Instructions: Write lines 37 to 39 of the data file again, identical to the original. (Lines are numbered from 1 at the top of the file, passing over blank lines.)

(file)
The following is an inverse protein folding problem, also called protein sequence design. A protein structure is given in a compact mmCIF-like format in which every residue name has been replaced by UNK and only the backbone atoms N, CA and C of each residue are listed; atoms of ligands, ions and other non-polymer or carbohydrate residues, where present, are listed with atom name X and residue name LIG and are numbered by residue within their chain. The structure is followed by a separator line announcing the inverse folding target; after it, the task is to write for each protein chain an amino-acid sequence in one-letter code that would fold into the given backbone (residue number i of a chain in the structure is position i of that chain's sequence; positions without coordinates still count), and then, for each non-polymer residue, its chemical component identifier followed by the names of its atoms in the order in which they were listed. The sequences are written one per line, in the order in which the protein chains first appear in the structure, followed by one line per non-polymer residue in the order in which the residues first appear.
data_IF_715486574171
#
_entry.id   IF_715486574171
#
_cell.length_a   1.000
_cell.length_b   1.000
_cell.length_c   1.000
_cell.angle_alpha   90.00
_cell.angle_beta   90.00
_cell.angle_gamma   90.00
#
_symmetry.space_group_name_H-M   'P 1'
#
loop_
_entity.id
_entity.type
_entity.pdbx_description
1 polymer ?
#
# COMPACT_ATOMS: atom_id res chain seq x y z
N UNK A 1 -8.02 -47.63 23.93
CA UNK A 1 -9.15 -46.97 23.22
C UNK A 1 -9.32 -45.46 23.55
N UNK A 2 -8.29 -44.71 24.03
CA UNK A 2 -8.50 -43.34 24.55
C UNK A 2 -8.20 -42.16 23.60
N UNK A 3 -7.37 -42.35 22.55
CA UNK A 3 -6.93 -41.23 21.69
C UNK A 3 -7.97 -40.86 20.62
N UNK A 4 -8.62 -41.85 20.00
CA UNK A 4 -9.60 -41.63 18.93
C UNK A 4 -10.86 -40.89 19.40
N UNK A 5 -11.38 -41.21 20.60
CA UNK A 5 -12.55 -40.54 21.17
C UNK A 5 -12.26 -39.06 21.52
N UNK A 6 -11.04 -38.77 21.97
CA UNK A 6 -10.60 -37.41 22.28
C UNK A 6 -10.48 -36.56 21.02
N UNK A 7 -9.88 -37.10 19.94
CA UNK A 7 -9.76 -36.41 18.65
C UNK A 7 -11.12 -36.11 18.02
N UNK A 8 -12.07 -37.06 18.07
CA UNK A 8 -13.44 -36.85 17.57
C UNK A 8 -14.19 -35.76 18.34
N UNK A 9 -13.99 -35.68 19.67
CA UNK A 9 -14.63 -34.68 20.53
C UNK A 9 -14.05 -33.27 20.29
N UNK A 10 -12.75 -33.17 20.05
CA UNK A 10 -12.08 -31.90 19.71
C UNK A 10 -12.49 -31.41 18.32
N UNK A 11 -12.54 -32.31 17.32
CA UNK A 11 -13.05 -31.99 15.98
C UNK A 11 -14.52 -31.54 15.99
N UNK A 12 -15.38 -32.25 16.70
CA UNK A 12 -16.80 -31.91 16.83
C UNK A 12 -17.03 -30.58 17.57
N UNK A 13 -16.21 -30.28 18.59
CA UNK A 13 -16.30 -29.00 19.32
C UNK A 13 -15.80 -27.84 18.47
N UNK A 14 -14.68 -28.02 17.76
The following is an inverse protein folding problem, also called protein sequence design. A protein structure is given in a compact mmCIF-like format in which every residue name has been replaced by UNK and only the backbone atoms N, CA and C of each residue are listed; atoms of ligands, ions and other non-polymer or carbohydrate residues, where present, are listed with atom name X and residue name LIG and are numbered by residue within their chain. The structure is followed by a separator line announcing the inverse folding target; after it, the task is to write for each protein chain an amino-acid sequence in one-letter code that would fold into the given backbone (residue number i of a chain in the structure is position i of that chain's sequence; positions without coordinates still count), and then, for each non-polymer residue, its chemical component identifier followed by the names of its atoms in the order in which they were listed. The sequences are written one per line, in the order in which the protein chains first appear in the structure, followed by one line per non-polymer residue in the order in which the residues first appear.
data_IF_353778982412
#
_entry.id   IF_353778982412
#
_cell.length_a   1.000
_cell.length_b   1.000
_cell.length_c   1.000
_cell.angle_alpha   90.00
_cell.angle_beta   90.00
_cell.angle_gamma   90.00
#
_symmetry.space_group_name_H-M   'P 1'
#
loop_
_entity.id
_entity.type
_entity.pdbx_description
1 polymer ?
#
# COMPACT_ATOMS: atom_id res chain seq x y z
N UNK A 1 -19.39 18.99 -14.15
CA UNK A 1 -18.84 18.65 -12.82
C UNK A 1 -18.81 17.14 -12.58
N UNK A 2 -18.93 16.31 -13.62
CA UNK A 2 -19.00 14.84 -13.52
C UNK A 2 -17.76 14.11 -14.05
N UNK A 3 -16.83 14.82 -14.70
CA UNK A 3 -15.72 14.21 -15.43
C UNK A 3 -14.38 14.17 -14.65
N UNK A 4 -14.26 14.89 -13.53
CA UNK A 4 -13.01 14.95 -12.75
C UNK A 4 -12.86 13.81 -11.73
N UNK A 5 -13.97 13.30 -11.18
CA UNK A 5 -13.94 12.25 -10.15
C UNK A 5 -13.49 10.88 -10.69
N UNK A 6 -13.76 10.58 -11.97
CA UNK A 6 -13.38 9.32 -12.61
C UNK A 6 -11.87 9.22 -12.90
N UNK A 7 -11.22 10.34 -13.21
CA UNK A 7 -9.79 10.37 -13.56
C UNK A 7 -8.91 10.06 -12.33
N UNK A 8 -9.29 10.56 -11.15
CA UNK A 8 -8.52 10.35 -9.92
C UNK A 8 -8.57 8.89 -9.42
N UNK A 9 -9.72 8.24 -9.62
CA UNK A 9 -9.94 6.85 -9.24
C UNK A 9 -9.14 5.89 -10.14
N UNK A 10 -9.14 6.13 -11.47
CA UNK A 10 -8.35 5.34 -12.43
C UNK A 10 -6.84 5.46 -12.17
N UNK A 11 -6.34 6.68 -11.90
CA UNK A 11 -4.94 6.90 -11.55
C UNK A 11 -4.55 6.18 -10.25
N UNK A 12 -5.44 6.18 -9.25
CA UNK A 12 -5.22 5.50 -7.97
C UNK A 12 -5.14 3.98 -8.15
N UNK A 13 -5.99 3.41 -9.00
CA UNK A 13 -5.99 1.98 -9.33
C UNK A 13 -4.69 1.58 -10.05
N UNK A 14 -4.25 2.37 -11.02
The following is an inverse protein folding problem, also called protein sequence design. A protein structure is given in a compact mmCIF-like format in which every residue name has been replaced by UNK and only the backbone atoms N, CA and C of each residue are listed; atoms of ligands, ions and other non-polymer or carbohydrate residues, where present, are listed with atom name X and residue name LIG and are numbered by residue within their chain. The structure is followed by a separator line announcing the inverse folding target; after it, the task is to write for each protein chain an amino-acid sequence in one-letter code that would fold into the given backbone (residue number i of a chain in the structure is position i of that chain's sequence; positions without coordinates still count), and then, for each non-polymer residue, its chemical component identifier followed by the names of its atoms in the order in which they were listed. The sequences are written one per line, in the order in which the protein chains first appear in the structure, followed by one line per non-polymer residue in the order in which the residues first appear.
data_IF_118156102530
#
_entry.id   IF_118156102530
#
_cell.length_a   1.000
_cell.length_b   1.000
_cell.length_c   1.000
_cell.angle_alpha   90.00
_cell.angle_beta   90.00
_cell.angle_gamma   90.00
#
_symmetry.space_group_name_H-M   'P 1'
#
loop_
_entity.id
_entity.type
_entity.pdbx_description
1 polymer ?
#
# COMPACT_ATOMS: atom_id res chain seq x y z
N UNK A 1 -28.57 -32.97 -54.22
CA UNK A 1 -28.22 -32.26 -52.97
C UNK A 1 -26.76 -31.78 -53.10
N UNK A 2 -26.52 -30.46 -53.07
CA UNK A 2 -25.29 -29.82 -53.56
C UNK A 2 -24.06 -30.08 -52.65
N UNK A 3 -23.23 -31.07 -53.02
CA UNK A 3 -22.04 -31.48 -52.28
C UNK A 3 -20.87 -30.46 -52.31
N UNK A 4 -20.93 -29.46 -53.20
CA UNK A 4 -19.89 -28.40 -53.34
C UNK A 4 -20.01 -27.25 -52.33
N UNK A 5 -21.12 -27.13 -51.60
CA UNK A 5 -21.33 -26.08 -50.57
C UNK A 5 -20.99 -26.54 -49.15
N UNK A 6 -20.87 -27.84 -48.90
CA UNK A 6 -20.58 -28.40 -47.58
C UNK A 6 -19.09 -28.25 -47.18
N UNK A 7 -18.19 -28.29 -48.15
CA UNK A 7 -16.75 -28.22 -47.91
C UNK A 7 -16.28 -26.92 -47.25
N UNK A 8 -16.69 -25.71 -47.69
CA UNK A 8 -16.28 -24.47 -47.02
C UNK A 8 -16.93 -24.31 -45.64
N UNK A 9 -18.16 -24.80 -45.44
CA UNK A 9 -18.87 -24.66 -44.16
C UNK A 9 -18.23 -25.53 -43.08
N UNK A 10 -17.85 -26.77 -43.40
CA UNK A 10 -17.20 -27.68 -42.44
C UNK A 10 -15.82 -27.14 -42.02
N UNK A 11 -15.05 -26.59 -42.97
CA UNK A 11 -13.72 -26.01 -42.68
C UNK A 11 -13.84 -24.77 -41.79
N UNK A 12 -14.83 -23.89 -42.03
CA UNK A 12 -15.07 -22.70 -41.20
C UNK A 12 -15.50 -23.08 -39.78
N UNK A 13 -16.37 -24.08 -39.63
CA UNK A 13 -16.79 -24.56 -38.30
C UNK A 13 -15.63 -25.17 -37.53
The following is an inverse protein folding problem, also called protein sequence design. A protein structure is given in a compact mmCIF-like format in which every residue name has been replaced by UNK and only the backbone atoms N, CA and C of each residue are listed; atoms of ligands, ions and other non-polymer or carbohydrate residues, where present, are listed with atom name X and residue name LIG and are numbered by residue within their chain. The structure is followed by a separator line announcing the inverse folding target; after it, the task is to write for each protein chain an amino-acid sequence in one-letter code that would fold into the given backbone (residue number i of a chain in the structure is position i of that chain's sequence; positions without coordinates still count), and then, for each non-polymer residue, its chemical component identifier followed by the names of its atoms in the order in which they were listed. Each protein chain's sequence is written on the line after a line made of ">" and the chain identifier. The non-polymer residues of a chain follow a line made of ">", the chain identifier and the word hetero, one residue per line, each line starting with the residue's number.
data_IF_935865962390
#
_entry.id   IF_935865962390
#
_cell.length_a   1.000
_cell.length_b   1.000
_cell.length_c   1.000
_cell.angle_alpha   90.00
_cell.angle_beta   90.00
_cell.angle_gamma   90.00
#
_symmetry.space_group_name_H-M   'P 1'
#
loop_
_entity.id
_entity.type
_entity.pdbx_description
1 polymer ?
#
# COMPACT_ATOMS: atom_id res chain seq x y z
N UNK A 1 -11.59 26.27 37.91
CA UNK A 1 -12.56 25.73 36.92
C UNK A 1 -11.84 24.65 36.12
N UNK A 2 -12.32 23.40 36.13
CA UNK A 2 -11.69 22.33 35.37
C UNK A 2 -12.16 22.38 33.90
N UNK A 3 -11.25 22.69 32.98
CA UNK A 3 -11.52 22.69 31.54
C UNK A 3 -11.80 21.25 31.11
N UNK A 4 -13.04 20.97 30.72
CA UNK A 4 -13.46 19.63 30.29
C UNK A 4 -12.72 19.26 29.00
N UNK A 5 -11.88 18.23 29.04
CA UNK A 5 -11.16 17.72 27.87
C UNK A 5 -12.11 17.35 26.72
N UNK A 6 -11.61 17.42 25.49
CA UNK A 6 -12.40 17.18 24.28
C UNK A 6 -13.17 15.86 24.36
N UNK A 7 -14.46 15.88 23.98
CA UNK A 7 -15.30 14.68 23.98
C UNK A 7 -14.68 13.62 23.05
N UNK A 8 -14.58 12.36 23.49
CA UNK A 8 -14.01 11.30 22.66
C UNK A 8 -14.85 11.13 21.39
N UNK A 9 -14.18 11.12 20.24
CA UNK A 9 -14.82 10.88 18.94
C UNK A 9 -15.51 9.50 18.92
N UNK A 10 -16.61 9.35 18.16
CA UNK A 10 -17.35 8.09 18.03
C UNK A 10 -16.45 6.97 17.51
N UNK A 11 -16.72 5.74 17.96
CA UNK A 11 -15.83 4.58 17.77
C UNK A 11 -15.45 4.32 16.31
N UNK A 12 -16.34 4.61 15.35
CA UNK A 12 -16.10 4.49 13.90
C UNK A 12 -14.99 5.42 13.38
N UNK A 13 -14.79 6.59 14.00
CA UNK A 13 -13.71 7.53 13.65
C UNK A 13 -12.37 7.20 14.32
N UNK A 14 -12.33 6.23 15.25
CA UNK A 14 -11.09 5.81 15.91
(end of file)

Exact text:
N UNK A 6 -11.04 -38.77 21.97
CA UNK A 6 -10.60 -37.41 22.28
C UNK A 6 -10.48 -36.56 21.02